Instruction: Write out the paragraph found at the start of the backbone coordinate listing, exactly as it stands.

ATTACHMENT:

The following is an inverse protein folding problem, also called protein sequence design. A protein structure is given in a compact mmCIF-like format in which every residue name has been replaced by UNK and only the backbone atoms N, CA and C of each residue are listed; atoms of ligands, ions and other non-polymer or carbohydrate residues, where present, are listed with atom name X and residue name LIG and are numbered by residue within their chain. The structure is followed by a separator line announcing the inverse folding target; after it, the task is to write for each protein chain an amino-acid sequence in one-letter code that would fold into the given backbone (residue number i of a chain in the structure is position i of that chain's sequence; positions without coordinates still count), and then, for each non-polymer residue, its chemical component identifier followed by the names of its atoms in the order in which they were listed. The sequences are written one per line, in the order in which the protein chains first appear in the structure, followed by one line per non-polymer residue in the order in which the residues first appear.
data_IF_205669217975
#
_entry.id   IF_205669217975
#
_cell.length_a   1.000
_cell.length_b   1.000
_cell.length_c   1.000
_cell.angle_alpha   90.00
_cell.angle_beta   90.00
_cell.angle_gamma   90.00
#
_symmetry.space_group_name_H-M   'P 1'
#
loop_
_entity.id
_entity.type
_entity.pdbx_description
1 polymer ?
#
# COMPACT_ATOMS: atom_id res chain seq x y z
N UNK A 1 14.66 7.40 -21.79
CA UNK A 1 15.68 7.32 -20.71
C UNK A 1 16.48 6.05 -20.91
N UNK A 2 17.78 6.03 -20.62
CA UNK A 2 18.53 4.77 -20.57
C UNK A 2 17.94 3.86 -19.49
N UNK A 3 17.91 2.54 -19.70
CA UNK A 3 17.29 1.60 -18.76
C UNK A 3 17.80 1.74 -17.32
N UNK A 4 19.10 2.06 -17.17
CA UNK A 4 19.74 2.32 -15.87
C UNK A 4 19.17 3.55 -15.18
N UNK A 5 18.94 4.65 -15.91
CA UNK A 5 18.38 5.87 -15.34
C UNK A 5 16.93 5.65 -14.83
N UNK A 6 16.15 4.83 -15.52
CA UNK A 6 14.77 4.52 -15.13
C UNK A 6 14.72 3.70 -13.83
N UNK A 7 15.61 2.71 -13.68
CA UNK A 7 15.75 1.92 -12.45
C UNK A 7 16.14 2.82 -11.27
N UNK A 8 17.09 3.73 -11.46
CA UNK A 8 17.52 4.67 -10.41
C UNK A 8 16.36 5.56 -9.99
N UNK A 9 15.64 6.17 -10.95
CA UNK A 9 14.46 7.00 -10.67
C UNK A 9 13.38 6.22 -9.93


The following is an inverse protein folding problem, also called protein sequence design. A protein structure is given in a compact mmCIF-like format in which every residue name has been replaced by UNK and only the backbone atoms N, CA and C of each residue are listed; atoms of ligands, ions and other non-polymer or carbohydrate residues, where present, are listed with atom name X and residue name LIG and are numbered by residue within their chain. The structure is followed by a separator line announcing the inverse folding target; after it, the task is to write for each protein chain an amino-acid sequence in one-letter code that would fold into the given backbone (residue number i of a chain in the structure is position i of that chain's sequence; positions without coordinates still count), and then, for each non-polymer residue, its chemical component identifier followed by the names of its atoms in the order in which they were listed. The sequences are written one per line, in the order in which the protein chains first appear in the structure, followed by one line per non-polymer residue in the order in which the residues first appear.